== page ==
9. 9. Survey email 4 contact attempts (2 emails, fax, phone) Addressed to school principal, director, or registrar Addressed by name when possible
  10. 10. Methods Virtual school: state approved / regionally accredited school offering credit through DL methods including the internet (Clark, 2001) School type taxonomy from Cavanaugh, Barbour, and Clark 2008 Regional Divisions  US Watson & Ryan 2007
  11. 11. US Geographical Regions Northeastern States Central Sates Western States Southeastern States
  12. 12. Sample by RegionRegion US Sample US % of Sample Central States 41 25.5 Northeastern 18 11.2 States Southeastern 33 20.5 States Western States 67 41.6Total 159 100
  13. 13. Sample by School TypeSchool type US US %Cyber Charter 34 21.1For Profit 9 5.6Multi-district 11 6.8Private 21 13Single – district 49 30.4State – led 24 14.9University – led 11 6.8Other (Aboriginal, 0 0Unknown, etc)Total 159 100%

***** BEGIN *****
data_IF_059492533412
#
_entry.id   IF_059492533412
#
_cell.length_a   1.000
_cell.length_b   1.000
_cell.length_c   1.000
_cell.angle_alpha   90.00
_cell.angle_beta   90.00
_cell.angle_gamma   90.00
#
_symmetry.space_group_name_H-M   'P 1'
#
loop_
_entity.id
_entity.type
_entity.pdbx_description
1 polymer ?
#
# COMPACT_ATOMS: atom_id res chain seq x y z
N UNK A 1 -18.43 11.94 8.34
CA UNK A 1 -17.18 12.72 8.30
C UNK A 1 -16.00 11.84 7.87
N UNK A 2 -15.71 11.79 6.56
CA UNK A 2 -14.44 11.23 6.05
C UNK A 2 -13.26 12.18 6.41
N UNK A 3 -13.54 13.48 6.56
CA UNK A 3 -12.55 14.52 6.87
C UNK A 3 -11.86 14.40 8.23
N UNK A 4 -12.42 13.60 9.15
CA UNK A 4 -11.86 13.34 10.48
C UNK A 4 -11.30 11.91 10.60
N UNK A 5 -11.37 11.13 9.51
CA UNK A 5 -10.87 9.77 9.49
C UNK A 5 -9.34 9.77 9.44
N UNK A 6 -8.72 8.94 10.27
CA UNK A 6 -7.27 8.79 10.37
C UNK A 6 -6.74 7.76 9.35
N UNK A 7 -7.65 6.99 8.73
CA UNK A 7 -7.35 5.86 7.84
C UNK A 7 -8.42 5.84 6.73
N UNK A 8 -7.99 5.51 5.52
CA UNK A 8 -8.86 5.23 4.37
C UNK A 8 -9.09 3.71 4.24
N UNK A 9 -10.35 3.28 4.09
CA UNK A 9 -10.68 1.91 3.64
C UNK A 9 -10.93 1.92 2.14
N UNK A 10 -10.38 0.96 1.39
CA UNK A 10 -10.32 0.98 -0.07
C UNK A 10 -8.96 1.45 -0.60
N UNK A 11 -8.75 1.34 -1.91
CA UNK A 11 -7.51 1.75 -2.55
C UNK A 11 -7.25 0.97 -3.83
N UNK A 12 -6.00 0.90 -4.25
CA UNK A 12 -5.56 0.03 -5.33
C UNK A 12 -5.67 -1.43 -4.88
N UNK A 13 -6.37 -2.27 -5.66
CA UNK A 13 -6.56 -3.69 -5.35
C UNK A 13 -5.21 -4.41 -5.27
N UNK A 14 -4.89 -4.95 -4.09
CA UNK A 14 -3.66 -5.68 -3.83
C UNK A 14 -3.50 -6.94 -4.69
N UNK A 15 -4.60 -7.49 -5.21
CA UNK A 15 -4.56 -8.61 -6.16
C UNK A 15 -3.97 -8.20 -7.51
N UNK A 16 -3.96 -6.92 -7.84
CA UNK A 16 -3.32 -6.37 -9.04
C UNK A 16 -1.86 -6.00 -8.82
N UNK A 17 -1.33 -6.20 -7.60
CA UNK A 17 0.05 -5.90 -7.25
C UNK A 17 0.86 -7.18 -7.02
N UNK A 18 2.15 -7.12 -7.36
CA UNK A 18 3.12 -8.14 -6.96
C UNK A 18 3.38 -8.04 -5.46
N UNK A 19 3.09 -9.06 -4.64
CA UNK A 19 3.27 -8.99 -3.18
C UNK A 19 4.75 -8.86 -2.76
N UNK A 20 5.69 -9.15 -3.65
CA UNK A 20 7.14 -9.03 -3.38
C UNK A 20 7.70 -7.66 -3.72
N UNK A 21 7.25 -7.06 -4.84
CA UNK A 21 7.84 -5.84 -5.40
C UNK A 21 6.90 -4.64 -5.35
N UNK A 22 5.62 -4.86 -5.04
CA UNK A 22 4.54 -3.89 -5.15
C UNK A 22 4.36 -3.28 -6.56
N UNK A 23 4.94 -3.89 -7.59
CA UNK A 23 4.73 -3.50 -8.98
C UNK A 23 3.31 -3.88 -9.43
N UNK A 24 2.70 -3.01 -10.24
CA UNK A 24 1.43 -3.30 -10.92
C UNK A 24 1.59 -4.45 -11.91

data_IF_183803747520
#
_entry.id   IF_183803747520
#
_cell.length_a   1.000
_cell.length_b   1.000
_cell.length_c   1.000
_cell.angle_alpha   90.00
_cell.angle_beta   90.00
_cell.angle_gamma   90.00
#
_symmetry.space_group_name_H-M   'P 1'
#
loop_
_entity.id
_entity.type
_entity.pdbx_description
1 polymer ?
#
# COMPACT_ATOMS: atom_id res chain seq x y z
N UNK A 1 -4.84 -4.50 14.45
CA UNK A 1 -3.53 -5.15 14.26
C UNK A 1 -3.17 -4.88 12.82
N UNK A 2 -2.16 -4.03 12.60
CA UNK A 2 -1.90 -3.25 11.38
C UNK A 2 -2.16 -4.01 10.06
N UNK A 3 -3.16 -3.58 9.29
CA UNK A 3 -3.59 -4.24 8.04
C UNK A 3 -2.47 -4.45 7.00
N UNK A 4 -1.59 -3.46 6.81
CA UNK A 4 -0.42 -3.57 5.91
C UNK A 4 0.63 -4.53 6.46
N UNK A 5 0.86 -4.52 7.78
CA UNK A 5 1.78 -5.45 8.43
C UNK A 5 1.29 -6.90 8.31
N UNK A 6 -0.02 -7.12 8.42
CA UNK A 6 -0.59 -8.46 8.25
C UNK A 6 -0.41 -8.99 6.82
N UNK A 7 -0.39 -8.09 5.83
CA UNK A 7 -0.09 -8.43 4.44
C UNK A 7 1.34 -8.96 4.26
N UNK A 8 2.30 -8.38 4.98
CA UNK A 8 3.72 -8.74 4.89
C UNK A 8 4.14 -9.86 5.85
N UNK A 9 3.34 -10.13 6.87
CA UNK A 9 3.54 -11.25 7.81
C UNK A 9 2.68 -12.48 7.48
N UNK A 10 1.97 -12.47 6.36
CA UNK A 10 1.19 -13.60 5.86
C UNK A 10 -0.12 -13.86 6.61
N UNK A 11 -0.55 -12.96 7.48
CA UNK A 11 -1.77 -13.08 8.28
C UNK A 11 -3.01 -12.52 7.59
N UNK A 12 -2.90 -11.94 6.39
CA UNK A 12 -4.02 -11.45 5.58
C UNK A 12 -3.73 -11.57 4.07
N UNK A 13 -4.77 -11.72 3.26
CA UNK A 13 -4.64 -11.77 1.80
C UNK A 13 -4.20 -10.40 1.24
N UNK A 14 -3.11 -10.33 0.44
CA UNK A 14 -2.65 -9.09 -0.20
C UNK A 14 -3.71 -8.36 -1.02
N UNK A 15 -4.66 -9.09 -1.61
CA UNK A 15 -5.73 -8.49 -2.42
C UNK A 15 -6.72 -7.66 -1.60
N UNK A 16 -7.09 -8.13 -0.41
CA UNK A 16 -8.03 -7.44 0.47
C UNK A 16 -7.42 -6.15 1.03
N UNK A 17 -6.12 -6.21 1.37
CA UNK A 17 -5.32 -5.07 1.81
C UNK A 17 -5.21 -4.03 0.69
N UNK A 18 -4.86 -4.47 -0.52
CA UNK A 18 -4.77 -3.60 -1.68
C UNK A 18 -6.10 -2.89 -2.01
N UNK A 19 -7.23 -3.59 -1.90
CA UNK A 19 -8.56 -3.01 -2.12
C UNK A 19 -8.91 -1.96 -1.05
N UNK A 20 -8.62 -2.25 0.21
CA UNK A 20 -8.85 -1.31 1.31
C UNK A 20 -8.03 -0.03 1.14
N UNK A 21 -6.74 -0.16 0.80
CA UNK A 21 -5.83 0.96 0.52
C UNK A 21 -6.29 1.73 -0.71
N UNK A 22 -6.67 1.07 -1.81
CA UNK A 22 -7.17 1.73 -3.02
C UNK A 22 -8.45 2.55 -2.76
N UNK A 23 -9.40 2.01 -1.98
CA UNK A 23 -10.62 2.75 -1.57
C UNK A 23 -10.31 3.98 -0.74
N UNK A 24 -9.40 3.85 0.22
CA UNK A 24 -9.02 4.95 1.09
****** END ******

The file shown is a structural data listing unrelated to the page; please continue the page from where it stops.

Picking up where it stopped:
14. 14. Responses & Response Rates 88 schools of 159 contacted 55.3% response rate
  15. 15. Responses by School TypeSchool type US US %Cyber Charter 16 18.2For Profit 1 1.1Multi-district 7 8.0Private 13 14.8Single-district 26 29.5State – led 17 19.3University – led 8 9.1Totals 88 100%
  16. 16. Representativeness by SchoolType US US ResponseSchool type Sample % % % DifferenceCyber Charter 21.1 18.2 2.9For Profit 5.6 1.1 4.5Multi-district 6.8 8.0 -1.2Private 13 14.8 -1.8Single-district 30 29.5 .5State – led 14.9 19.3 -4.4University – led 6.8 9.1 -2.3
  17. 17. Representativeness by Region US US % Sample Respons DifferencRegion % e% eCentral States 25.5 26.1 -.6Northeastern 11.2 9.1 2.1StatesSoutheastern 20.5 22.7 -2.2StatesWestern States 41.6 42 -.4
  18. 18. Trial Period Prevalence Trial: 61 No trial: 27 Total: 88